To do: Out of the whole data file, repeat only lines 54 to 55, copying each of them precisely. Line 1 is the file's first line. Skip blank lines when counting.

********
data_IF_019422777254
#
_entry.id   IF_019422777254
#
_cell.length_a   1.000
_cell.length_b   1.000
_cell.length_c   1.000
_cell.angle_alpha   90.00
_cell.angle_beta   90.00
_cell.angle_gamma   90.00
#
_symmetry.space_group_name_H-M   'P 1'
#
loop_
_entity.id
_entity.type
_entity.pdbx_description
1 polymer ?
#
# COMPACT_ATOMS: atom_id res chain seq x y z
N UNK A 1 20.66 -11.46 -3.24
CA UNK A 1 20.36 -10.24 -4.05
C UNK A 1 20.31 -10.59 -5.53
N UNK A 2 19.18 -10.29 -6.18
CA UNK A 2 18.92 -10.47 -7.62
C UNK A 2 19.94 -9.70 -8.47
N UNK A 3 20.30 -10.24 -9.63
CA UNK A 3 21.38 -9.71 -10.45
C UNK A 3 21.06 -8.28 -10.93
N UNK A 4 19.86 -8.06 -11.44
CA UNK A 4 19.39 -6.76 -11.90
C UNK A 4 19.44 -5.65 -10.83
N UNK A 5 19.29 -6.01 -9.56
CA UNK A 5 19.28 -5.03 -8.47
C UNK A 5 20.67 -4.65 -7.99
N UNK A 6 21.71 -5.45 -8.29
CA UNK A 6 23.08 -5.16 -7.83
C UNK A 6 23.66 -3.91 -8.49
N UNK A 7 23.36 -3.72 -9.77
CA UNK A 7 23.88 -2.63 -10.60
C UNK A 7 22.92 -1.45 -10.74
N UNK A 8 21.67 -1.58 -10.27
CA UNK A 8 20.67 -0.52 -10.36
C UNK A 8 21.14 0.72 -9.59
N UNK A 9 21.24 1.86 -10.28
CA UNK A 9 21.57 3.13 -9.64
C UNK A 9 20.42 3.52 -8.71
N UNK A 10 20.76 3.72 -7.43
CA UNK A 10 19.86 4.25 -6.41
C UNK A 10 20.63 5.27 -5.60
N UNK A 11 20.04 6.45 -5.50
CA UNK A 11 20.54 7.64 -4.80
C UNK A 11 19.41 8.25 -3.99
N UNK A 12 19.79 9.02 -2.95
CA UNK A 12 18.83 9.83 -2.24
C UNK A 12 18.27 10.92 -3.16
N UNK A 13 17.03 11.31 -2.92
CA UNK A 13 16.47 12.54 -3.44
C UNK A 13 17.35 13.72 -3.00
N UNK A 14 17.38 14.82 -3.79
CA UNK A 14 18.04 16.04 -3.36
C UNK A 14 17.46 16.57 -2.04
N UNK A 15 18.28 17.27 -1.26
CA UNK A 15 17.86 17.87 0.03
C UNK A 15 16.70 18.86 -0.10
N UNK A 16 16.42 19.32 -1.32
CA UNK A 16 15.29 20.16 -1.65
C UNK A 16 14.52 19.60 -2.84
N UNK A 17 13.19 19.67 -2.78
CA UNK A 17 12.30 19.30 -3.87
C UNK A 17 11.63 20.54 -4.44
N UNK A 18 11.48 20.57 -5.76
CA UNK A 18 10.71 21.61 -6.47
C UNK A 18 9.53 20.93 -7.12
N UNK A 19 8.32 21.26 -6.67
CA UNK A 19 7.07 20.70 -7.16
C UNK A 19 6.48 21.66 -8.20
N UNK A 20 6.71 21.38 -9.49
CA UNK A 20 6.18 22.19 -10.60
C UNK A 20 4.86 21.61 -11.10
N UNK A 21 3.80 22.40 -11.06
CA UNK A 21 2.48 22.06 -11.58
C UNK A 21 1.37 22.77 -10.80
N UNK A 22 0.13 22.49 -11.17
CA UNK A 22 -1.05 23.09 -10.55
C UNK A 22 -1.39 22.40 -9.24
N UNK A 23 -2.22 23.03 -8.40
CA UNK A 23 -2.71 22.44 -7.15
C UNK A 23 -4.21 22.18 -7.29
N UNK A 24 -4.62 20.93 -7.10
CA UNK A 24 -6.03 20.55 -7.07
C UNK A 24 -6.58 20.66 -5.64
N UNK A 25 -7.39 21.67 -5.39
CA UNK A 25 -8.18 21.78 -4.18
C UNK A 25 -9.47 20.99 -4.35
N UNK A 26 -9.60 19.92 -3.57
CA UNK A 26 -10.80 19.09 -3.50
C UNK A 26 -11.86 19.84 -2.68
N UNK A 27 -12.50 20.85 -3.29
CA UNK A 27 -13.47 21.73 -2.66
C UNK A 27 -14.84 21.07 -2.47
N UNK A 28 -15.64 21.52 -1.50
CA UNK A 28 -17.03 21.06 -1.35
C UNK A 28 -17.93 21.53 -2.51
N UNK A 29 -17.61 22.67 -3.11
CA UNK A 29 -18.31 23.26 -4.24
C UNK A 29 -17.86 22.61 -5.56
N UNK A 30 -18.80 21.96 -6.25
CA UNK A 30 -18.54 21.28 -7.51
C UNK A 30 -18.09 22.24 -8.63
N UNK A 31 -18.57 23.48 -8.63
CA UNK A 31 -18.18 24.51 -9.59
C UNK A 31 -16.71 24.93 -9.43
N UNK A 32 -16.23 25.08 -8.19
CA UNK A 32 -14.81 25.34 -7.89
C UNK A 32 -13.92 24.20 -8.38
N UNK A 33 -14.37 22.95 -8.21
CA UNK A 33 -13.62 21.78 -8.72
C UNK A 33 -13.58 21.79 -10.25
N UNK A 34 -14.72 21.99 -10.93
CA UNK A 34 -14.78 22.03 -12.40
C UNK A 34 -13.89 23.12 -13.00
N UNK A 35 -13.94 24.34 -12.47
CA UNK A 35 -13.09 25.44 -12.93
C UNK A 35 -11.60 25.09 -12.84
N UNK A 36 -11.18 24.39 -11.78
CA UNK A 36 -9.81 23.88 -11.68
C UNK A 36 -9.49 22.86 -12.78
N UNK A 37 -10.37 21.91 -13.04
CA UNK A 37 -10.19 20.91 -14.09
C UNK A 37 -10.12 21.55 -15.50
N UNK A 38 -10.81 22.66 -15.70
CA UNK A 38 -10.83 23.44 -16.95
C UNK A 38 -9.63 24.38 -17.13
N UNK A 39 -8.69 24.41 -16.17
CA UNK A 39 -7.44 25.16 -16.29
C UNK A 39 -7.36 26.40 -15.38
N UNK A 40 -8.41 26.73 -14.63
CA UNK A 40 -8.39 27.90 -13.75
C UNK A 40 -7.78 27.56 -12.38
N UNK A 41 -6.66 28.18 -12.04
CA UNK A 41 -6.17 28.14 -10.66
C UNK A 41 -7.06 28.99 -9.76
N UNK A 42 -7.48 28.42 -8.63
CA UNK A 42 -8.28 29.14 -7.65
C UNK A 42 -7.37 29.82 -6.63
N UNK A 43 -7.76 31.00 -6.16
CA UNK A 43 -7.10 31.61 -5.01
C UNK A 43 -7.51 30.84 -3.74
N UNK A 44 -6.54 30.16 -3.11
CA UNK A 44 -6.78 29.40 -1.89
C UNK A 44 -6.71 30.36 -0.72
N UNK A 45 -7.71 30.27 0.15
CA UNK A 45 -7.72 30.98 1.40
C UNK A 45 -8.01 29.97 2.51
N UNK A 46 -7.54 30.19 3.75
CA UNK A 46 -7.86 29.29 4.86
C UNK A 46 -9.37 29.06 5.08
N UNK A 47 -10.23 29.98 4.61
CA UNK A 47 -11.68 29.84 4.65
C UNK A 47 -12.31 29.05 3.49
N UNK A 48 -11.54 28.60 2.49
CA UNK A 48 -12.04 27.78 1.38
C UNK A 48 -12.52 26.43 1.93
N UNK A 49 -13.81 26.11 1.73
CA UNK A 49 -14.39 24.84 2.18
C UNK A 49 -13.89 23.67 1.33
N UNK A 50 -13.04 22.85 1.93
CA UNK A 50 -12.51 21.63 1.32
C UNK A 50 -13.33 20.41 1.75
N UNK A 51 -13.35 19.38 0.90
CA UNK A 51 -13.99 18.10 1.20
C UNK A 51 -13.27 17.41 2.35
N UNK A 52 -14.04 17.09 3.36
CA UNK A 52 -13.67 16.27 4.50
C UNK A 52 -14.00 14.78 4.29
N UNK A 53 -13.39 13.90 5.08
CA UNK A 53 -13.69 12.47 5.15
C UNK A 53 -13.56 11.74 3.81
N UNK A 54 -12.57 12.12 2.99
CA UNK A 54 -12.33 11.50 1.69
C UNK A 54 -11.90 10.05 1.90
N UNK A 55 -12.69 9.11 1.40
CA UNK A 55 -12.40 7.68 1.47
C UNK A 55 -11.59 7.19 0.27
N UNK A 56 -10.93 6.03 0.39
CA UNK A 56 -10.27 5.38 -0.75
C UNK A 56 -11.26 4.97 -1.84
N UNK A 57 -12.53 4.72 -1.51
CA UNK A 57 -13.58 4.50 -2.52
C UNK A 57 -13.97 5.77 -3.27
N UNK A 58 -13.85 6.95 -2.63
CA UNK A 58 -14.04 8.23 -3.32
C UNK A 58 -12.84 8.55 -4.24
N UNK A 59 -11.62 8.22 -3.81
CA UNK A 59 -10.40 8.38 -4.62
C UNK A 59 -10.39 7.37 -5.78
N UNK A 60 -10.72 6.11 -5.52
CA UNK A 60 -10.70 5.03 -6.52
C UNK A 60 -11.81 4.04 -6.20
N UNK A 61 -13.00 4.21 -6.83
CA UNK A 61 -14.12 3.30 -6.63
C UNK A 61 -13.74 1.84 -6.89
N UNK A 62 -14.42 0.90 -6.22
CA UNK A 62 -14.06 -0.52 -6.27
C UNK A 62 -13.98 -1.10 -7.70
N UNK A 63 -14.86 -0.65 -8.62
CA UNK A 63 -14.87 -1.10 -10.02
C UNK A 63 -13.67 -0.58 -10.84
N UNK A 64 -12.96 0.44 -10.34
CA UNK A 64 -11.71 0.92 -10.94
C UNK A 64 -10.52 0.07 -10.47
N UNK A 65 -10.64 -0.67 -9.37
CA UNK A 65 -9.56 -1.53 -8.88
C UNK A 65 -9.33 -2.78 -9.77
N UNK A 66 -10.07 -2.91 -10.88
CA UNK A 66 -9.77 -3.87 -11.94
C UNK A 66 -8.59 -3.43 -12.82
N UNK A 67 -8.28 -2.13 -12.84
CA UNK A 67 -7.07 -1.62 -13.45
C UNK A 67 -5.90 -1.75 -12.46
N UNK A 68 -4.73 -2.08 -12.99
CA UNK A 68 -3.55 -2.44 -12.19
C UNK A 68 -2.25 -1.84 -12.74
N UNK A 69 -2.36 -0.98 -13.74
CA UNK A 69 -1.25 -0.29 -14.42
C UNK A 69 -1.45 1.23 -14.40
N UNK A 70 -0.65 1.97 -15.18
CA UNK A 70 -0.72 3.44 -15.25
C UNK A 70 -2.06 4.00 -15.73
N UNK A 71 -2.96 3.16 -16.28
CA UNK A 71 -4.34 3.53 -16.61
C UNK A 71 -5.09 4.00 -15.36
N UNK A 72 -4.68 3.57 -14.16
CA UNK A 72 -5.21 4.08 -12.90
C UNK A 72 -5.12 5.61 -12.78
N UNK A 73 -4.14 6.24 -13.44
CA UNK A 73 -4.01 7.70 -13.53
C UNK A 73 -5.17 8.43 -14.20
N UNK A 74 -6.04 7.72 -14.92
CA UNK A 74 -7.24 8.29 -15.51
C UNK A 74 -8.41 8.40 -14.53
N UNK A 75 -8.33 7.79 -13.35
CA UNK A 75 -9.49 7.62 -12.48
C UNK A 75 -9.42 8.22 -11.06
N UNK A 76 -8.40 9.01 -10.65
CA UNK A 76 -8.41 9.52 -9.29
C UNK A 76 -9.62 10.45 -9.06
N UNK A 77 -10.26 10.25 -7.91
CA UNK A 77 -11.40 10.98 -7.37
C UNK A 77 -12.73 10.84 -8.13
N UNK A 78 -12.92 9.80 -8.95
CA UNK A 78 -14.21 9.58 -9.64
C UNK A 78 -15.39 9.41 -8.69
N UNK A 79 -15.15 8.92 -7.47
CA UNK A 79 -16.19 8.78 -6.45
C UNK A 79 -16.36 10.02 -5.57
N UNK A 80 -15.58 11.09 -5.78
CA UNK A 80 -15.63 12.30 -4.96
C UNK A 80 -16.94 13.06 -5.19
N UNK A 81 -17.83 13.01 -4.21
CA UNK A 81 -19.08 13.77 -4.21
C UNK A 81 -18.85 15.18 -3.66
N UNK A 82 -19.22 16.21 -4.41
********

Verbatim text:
N UNK A 12 19.79 9.02 -2.95
CA UNK A 12 18.83 9.83 -2.24